New York Times Bestseller • Notable Book of the Year • Editors' Choice Selection
One of Bill Gates’ “Amazing Books” of the Year
One of Publishers Weekly’s 10 Best Books of the Year
Longlisted for the National Book Award for Nonfiction
An NPR Best Book of the Year
Winner of the Hillman Prize for Nonfiction
Gold Winner • California Book Award (Nonfiction)
Finalist • Los Angeles Times Book Prize (History)
Finalist • Brooklyn Public Library Literary Prize
This “powerful and disturbing history” exposes how American governments deliberately imposed racial segregation on metropolitan areas nationwide (New York Times Book Review).
Widely heralded as a “masterful” (Washington Post) and “essential” (Slate) history of the modern American metropolis, Richard Rothstein’s The Color of Law offers “the most forceful argument ever published on how federal, state, and local governments gave rise to and reinforced neighborhood segregation” (William Julius Wilson). Exploding the myth of de facto segregation arising from private prejudice or the unintended consequences of economic forces, Rothstein describes how the American government systematically imposed residential segregation: with undisguised racial zoning; public housing that purposefully segregated previously mixed communities; subsidies for builders to create whites-only suburbs; tax exemptions for institutions that enforced segregation; and support for violent resistance to African Americans in white neighborhoods. A groundbreaking, “virtually indispensable” study that has already transformed our understanding of twentieth-century urban history (Chicago Daily Observer), The Color of Law forces us to face the obligation to remedy our unconstitutional past.
Rothstein's comprehensive and engrossing book reveals just how the U.S. arrived at the "systematic racial segregation we find in metropolitan areas today," focusing in particular on the role of government. While remaining cognizant of recent changes in legislation and implementation, Rothstein is keenly alert to the continuing effects of past practices. He leads the reader through Jim Crow laws, sundown towns, restrictive covenants, blockbusting, law enforcement complicity, and subprime loans. The book touches on the Federal Housing Administration and the creation of public housing projects, explaining how these were transformed into a "warehousing system for the poor." Rothstein also notes the impact of Woodrow Wilson's racist hiring policies, the New Deal era Fair Labor Standards that excluded "industries in which African Americans predominated, like agriculture," and the exclusion of African-American workers from the construction trades, making clear how directly government contributed to segregation in labor. And Rothstein shows exactly why a simplistic North/South polarization lacks substance, using copious examples from both regions. This compassionate and scholarly diagnosis of past policies and prescription for our current racial maladies shines a bright light on some shadowy spaces. 13 illus.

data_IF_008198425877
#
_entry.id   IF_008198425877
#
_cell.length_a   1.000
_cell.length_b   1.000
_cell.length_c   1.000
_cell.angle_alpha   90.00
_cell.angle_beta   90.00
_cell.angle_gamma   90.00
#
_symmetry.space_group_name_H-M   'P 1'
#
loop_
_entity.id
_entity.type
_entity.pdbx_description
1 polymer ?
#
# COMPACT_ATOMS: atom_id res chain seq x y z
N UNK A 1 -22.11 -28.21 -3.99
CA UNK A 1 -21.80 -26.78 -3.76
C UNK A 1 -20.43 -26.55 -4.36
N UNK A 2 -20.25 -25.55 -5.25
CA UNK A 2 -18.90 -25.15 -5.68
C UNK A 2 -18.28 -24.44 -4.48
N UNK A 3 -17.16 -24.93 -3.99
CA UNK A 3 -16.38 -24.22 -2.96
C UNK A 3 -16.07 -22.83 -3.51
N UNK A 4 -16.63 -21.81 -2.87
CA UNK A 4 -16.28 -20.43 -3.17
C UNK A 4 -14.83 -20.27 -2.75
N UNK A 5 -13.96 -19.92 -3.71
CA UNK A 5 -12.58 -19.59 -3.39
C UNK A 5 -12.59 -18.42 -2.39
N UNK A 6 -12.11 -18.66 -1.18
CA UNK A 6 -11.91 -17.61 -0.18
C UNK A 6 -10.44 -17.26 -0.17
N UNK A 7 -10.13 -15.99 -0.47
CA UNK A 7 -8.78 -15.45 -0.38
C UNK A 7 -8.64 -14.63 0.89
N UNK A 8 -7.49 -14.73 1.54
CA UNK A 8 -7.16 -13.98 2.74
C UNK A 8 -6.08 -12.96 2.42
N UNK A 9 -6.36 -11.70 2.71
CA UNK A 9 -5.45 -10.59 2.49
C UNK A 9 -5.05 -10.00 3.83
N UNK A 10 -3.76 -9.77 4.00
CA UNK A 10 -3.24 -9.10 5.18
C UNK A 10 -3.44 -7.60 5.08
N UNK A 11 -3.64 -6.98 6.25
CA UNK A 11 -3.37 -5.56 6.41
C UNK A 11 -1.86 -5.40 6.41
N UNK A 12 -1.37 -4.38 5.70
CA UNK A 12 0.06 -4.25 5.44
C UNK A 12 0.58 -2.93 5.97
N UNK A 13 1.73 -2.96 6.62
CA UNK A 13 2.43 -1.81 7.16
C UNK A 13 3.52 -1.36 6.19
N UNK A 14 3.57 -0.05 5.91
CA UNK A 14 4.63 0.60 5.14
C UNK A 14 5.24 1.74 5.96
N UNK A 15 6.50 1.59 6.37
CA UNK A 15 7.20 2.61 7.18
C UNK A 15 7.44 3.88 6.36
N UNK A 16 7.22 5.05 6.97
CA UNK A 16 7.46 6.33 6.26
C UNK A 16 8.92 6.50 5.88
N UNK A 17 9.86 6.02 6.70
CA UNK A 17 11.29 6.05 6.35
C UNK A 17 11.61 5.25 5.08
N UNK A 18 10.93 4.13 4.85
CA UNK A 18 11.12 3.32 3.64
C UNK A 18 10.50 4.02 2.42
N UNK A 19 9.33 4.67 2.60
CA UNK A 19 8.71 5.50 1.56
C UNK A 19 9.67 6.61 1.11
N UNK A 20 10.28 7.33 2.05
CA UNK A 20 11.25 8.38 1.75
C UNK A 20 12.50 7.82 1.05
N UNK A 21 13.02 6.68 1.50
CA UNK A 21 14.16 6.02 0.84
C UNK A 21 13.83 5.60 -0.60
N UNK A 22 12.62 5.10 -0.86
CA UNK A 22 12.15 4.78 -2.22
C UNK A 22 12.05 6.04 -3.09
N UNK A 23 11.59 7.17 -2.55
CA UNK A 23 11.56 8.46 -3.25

Government Mandated Discrimination
Richard Rothstein has put together a damning account of the federal, state, and private laws & policies that deepened the segregation in neighborhoods across America. Often these mandates created segregation where does none before. Even more disturbing is that many of these efforts to separate populations happened during wartime when we were supposed to be coming together as one country. Imagine how disillusioned Black veterans where when they came back from fighting for their country only to be denied home ownership.
It’s no wonder then that the far right doesn’t want anyone reading books like this one. It can’t be read without the anger swelling to a level where nothing can put out the fire but complete and immediate reparations and accountability. Changes that would require some to say goodbye to unearned privileges and wealth. Rather than do that, we know they prefer to dig deeper and let the poison of racism continue to stealthily eat away at the soul of the nation.
Those who argue against economic repair are also likely the beneficiaries of equity gains during a real estate value climb during the pandemic unparalleled in history. They also won’t acknowledge that those left out of those gains are the descendants of citizens discriminated against by LAW and not just sentiment. Rothstein finds a balance in the end that offers inclusive and restorative measures that can bring marginalized minority groups into their equitable positions while also desegregating neighborhoods.
A well-written, compelling, account. The book is meticulously argued and supported, while not resorting to less accessible legal verbiage.
The Color of Law masterfully makes the case that segregation of contemporary neighborhoods is not de facto, but instead de jure, segregation attributable to the efforts of elected state and federal officials. I picked this book up to broaden my understanding on Red Lining policies and white flight, but I walked away with much more information. Mob intimidation, loan denials, pernicious public works projects, forced relocation efforts, etc. The list is innumerable in how African American communities were forcefully segregated. The lasting symptoms of this de jure state sanctioned violence are seemingly everlasting and deeply corrupting. No matter your political disposition, this is a valuable read. Richard Rothstein has strongly convinced me that some form of rectification must occur.